Cholera outbreak in Somaliland, up to 70,000 at risk

Over 600 cases of cholera, including eight cholera-related deaths, have been reported in the Togdheer region of Somaliland in the past two weeks. Save the Children is working quickly with the Ministry of Health and other agencies to help contain the outbreak aiming to keep death rates under 1%.

Save the Children's Emergency Health Adviser, Elizabeth Berryman, said: "Cholera is spreading fast leaving up to 70,000 people are at risk. Cholera spreads very quickly and can cause rapid, severe dehydration which is very difficult to control. Children are particularly vulnerable to dehydration and severe cases of cholera are difficult to treat in children. Early treatment, surveillance and prevention are crucial".

"If health systems in Africa were properly resourced with doctors, nurses and a network of community health workers, and the correct drugs stocked, cholera outbreaks would not escalate as fast as they have done here. Access to healthcare has to be improved and fast if we're to stop hundreds dying for diseases and infections that are easy to cure"

Cholera is spread by contaminated food and water. During an epidemic, 80-90% of patients can be treated by oral rehydration, but patients who become severely dehydrated must be given fluids intravenously, up to six litres if they are to survive.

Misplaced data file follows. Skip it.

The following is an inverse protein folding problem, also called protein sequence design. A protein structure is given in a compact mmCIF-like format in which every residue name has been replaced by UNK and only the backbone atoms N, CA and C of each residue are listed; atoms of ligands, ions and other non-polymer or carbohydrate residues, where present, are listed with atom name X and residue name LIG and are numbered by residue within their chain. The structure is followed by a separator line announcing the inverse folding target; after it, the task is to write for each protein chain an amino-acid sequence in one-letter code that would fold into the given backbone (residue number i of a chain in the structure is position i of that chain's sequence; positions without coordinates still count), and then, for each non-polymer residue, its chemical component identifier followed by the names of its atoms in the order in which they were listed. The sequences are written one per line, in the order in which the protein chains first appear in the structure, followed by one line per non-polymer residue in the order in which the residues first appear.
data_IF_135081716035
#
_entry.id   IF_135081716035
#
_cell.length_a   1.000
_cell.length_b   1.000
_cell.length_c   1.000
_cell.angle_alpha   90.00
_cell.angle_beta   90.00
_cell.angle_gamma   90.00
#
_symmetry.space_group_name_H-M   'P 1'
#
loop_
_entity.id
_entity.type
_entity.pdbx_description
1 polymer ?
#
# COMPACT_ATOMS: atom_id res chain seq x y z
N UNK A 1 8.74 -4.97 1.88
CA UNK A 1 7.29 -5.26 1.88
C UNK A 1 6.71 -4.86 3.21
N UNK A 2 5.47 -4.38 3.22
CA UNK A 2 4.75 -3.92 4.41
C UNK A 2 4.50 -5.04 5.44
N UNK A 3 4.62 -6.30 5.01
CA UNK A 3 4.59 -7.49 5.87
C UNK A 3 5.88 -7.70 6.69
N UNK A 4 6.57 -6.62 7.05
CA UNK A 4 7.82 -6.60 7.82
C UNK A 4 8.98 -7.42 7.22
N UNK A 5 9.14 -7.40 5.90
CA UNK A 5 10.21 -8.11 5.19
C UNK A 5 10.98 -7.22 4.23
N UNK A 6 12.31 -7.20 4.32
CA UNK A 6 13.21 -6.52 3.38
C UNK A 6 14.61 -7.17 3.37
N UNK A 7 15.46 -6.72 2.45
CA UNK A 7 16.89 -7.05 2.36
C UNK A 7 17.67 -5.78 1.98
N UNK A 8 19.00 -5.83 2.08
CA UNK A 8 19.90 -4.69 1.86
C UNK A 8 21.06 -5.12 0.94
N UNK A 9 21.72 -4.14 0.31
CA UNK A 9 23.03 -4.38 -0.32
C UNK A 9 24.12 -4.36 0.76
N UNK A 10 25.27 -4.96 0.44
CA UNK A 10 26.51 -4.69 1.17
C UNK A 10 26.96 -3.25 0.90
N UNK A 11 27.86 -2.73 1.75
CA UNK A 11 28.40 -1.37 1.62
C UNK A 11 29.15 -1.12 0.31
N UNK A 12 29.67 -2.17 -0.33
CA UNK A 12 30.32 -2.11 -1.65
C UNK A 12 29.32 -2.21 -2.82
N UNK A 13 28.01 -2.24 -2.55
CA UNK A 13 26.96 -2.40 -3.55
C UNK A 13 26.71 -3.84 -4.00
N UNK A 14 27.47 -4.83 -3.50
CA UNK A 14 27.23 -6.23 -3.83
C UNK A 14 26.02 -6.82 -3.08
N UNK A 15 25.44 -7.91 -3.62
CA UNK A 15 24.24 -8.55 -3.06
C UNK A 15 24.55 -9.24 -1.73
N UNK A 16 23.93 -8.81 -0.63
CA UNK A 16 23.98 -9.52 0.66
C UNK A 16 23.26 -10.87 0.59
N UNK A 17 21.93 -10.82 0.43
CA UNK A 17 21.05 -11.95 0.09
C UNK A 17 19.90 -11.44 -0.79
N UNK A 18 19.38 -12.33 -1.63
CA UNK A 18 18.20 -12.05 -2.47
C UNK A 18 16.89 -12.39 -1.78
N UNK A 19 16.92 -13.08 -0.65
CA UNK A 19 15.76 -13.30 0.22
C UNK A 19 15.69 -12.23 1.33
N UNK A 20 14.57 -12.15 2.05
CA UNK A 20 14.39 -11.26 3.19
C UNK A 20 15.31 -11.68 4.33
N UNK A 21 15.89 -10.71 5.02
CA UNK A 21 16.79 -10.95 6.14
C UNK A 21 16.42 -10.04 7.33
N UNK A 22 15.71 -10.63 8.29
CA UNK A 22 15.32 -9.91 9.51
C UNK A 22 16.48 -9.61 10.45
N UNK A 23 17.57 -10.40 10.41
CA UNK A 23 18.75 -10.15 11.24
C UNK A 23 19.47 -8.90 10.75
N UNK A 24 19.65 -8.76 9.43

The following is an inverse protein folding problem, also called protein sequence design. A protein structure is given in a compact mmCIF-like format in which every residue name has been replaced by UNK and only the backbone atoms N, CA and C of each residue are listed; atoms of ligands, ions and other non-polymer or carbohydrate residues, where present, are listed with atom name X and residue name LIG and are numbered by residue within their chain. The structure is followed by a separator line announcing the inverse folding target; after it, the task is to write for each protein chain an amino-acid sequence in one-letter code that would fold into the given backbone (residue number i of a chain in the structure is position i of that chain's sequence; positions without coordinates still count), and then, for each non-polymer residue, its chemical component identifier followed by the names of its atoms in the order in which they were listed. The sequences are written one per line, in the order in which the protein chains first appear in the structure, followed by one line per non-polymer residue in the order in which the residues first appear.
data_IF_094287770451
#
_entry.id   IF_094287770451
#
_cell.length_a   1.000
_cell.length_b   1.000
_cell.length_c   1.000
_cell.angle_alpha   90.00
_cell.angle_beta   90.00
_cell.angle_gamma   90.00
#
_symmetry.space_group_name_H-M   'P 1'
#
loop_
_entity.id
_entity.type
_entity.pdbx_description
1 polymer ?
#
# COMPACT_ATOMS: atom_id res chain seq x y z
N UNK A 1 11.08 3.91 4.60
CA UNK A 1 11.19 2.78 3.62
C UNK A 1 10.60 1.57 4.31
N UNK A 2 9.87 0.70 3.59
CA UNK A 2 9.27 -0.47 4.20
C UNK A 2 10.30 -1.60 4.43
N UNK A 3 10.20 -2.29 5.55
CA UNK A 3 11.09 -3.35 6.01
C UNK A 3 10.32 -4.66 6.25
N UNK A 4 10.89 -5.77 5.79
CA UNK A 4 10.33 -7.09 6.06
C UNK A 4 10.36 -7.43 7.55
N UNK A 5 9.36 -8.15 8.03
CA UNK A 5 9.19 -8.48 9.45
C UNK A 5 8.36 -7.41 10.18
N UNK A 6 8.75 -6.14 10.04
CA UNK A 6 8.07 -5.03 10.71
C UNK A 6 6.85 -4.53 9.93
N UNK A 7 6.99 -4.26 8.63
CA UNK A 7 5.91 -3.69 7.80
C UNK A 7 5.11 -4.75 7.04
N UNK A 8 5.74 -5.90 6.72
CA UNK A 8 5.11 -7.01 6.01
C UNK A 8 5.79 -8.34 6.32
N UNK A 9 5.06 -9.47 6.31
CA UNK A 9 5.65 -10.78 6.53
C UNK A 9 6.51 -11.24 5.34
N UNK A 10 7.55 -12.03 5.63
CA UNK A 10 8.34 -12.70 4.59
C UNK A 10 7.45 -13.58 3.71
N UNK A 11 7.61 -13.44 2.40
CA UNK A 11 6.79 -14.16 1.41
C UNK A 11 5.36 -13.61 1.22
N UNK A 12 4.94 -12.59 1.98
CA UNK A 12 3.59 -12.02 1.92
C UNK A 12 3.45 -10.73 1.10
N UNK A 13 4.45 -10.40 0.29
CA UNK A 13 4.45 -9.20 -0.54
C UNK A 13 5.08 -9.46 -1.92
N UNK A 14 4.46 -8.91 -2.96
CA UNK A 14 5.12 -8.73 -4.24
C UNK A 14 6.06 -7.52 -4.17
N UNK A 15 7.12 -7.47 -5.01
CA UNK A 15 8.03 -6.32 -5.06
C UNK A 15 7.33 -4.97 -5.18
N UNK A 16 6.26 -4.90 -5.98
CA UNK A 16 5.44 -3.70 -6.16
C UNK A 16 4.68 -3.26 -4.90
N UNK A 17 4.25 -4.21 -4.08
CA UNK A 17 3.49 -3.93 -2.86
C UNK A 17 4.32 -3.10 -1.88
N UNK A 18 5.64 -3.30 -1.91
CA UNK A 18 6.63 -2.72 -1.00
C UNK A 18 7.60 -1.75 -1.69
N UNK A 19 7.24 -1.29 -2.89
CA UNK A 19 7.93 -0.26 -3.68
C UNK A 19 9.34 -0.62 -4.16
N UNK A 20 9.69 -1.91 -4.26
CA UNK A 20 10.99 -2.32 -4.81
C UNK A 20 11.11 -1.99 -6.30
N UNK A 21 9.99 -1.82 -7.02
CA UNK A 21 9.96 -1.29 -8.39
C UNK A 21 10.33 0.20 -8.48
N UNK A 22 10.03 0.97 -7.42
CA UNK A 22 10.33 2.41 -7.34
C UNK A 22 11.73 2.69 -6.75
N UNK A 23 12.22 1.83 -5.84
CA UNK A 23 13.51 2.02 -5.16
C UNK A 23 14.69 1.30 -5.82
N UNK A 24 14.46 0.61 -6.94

Somaliland has been devastated in recent years by drought, floods and local conflict. It has poor health infrastructure and sanitation and is often neglected by international agencies and donors.

Save the Children has been running health programmes in Togdheer region for the last 7 years. In response to the cholera outbreak it is working with the Ministry of Health and other agencies to:

- Support primary health care centers throughout the district with fluids and ors.

- To set up additional rehydration centers in key affected areas where patients can be treated with oral rehydration salts

- To support the provision of one key isolation centre for the management of severe cases.

- Provide chlorine to clean contaminated water sources, such as shallow wells, and pre-position other essential supplies chlorine tablets and ORS at household level. To support the public health surveillance system to ensure cases are tracked correctly.

- To train doctors and nurses to make sure that they can recognize, report and treat cholera

- Work with communities to raise awareness of important public health measures, such as hand-washing, the boiling of drinking water, and basic food hygiene.

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